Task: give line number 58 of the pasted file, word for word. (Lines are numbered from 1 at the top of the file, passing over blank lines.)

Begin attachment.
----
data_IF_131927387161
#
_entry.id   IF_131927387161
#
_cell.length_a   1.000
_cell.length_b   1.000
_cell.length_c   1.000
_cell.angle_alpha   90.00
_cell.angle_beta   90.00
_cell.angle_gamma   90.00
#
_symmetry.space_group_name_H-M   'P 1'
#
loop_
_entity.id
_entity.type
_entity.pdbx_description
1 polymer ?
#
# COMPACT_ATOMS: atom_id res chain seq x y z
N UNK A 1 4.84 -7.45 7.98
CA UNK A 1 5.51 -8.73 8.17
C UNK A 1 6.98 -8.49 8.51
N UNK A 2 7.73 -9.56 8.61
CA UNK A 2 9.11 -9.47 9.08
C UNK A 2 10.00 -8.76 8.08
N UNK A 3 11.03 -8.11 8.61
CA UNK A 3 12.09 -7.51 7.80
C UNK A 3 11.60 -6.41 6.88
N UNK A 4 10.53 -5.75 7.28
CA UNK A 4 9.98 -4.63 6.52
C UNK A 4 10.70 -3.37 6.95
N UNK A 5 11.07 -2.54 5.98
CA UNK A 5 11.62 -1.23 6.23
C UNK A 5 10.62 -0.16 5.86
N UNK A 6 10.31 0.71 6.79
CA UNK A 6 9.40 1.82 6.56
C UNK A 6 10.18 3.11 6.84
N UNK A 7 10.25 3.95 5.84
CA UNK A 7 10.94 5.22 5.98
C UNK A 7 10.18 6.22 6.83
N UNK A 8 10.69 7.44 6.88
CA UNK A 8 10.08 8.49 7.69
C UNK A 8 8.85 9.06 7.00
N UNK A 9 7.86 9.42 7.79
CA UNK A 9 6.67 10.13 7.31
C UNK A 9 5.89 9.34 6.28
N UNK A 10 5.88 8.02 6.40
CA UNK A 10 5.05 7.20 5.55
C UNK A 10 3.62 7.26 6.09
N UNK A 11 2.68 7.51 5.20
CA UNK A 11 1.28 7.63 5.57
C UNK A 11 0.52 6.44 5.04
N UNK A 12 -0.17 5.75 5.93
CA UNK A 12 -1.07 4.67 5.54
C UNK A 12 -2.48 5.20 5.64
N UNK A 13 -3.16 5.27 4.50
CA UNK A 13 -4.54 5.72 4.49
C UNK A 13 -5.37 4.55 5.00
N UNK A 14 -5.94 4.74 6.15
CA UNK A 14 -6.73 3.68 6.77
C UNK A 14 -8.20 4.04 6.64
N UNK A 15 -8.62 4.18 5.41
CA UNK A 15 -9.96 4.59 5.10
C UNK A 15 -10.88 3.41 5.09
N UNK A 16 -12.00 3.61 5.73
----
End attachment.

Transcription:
CA UNK A 13 -4.54 5.72 4.49